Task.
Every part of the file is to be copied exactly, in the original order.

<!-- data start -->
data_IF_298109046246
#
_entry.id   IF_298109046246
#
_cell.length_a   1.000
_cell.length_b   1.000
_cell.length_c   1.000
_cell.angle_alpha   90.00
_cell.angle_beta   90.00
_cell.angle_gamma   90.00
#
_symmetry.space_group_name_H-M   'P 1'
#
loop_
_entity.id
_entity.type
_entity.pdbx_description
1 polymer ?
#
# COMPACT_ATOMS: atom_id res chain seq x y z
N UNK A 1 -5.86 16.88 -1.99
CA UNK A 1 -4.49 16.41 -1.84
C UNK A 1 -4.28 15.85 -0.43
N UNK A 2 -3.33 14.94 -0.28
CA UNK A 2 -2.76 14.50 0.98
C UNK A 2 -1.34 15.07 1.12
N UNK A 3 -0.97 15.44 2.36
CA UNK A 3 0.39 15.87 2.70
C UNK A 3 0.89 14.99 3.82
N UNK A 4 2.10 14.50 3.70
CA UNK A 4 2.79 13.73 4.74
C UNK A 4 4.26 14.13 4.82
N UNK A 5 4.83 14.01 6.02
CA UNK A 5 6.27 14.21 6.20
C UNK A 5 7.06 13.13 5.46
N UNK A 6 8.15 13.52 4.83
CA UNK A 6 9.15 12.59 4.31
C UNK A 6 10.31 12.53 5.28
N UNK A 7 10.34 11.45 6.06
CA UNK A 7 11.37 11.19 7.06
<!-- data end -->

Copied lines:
data_IF_298109046246
#
_entry.id   IF_298109046246
#
_cell.length_a   1.000
_cell.length_b   1.000
_cell.length_c   1.000
_cell.angle_alpha   90.00
_cell.angle_beta   90.00
_cell.angle_gamma   90.00
#
_symmetry.space_group_name_H-M   'P 1'
#
loop_
_entity.id
_entity.type
_entity.pdbx_description
1 polymer ?
#
# COMPACT_ATOMS: atom_id res chain seq x y z
N UNK A 1 -5.86 16.88 -1.99
CA UNK A 1 -4.49 16.41 -1.84
C UNK A 1 -4.28 15.85 -0.43
N UNK A 2 -3.33 14.94 -0.28
CA UNK A 2 -2.76 14.50 0.98
C UNK A 2 -1.34 15.07 1.12
N UNK A 3 -0.97 15.44 2.36
CA UNK A 3 0.39 15.87 2.70
C UNK A 3 0.89 14.99 3.82
N UNK A 4 2.10 14.50 3.70
CA UNK A 4 2.79 13.73 4.74
C UNK A 4 4.26 14.13 4.82
N UNK A 5 4.83 14.01 6.02
CA UNK A 5 6.27 14.21 6.20
C UNK A 5 7.06 13.13 5.46
N UNK A 6 8.15 13.52 4.83
CA UNK A 6 9.15 12.59 4.31
C UNK A 6 10.31 12.53 5.28
N UNK A 7 10.34 11.45 6.06
CA UNK A 7 11.37 11.19 7.06